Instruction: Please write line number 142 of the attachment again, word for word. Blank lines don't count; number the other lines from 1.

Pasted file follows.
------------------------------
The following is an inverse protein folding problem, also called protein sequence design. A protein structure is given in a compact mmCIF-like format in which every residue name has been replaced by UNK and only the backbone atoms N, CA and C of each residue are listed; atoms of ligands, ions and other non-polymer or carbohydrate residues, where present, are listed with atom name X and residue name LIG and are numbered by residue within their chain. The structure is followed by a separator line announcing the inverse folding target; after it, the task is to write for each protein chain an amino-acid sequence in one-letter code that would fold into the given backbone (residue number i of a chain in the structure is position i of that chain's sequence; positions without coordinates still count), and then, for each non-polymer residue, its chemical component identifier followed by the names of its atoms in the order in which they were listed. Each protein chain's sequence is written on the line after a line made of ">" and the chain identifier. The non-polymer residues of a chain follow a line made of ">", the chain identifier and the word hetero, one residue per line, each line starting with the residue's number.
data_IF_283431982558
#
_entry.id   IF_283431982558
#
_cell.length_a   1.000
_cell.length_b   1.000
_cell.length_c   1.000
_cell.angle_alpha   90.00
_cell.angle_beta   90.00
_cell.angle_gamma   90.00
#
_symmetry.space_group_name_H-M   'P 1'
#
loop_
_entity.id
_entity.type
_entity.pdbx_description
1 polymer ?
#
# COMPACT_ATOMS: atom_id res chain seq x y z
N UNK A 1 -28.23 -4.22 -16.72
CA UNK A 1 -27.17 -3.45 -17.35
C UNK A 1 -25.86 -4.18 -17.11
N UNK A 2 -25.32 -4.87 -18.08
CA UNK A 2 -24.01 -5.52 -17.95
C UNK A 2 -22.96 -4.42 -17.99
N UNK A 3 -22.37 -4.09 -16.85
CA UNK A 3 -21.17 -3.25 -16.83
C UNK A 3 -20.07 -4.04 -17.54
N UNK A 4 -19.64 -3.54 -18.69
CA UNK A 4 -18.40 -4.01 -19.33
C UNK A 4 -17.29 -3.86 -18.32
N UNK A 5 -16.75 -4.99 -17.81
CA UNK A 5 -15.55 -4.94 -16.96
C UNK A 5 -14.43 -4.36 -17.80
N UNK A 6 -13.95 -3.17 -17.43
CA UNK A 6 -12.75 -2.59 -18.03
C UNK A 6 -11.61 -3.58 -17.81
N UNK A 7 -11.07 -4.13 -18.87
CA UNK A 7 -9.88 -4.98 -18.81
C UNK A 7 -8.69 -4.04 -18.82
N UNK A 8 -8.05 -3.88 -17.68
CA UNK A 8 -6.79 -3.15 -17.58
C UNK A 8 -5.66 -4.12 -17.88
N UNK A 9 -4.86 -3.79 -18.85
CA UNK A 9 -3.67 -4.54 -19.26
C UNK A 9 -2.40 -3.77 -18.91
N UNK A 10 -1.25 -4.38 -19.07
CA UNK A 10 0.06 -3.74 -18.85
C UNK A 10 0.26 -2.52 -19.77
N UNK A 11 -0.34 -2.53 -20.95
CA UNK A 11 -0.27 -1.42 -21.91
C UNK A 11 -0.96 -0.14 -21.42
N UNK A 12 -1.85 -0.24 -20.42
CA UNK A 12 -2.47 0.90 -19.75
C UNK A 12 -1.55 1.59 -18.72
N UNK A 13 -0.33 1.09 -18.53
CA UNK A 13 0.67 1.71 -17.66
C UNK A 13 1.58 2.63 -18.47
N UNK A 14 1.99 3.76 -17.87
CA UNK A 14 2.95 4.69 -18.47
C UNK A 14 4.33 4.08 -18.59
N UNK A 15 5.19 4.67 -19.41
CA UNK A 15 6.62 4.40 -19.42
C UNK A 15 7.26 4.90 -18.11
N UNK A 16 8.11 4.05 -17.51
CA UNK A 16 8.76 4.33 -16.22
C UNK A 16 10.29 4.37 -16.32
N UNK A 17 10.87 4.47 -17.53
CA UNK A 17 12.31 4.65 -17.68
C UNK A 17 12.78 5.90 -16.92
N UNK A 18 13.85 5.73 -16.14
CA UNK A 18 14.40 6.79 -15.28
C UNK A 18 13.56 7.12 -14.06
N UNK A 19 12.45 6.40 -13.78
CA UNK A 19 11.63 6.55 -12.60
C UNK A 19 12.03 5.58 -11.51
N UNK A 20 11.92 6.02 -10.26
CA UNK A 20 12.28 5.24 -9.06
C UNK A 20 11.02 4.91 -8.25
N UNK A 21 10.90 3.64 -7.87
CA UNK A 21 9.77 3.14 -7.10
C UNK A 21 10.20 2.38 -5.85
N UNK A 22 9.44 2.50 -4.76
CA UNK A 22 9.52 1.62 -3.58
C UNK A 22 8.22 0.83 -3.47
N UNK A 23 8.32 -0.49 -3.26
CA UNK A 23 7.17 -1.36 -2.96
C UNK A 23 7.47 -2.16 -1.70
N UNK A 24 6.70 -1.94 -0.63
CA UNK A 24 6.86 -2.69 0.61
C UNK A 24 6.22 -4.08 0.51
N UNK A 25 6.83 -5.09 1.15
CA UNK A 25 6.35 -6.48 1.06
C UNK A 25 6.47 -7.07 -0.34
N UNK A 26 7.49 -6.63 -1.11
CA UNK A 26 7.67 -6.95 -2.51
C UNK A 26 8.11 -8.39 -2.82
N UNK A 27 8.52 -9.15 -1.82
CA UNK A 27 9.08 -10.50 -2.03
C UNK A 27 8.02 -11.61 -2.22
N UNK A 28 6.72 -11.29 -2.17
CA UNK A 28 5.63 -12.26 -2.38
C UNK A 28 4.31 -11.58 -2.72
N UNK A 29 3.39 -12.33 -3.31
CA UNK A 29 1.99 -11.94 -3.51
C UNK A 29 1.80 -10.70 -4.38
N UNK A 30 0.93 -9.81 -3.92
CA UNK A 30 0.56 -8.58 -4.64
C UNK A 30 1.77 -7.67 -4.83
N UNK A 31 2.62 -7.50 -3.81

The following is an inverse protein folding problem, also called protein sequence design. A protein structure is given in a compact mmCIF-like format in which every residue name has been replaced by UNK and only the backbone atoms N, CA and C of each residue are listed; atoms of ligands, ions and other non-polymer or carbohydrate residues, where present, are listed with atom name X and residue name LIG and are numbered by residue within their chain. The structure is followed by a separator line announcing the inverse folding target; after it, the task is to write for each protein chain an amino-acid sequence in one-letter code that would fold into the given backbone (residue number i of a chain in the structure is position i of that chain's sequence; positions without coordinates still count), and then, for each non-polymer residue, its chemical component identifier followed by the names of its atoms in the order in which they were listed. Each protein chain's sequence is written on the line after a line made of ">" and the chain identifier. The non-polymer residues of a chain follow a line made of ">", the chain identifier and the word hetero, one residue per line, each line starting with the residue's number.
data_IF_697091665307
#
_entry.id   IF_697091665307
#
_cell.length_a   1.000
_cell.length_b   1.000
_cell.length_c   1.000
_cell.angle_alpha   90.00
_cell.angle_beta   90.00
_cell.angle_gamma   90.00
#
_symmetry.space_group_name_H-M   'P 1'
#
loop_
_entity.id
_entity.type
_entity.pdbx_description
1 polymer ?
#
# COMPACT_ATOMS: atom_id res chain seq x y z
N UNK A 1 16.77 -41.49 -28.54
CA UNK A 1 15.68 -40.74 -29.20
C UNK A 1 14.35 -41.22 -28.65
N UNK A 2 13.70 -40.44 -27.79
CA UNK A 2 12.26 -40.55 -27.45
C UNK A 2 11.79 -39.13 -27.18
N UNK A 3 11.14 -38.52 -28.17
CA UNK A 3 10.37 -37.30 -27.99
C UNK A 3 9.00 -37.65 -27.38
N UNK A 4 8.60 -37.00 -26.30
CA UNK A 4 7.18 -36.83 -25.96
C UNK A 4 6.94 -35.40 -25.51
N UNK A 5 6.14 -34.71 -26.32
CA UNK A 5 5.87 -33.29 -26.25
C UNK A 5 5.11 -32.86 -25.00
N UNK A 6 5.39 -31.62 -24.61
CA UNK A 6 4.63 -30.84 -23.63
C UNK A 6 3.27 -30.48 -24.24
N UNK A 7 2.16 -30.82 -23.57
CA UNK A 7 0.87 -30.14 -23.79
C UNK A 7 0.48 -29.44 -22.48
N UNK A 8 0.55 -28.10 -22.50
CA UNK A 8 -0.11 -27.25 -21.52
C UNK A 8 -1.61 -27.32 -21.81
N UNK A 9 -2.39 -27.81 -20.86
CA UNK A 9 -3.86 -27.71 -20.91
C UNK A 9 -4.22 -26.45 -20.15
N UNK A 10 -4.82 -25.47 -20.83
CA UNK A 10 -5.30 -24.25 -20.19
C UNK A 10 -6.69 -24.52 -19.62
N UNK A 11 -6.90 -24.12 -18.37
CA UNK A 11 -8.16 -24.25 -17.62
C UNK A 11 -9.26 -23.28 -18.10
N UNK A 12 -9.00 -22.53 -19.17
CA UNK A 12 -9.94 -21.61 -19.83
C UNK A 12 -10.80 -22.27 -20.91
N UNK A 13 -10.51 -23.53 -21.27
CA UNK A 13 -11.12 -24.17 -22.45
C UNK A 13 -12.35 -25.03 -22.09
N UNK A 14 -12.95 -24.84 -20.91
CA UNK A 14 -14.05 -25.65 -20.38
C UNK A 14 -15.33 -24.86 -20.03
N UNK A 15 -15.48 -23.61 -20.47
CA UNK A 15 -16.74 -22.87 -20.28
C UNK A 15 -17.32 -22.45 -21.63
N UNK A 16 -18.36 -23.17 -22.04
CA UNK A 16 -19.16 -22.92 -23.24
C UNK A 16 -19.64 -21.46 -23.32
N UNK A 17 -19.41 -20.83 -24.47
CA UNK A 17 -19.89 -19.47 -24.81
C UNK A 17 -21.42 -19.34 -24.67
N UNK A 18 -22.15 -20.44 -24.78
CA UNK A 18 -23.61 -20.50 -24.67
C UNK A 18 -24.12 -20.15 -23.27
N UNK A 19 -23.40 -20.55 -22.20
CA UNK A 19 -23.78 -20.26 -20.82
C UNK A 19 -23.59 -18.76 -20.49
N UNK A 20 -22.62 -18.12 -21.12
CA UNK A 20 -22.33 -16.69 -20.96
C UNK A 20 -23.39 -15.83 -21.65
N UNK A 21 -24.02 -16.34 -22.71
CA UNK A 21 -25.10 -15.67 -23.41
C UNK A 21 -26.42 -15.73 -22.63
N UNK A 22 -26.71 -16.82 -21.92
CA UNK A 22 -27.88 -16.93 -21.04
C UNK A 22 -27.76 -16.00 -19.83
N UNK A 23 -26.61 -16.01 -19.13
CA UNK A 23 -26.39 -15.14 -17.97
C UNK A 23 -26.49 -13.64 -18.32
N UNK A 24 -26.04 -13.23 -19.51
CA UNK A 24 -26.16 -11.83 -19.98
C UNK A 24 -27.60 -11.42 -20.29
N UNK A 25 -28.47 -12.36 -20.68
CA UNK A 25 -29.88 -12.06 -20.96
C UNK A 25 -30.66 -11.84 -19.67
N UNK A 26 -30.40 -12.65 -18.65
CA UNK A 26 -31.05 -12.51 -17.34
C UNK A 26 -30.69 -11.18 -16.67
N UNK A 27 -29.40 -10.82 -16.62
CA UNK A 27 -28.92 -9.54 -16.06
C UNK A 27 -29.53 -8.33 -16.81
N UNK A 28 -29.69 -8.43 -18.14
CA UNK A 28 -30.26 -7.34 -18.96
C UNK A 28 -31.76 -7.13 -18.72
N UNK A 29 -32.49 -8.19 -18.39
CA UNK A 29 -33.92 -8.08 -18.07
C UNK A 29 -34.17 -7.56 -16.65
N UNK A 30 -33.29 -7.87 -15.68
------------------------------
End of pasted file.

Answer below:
C UNK A 3 9.00 -37.65 -27.38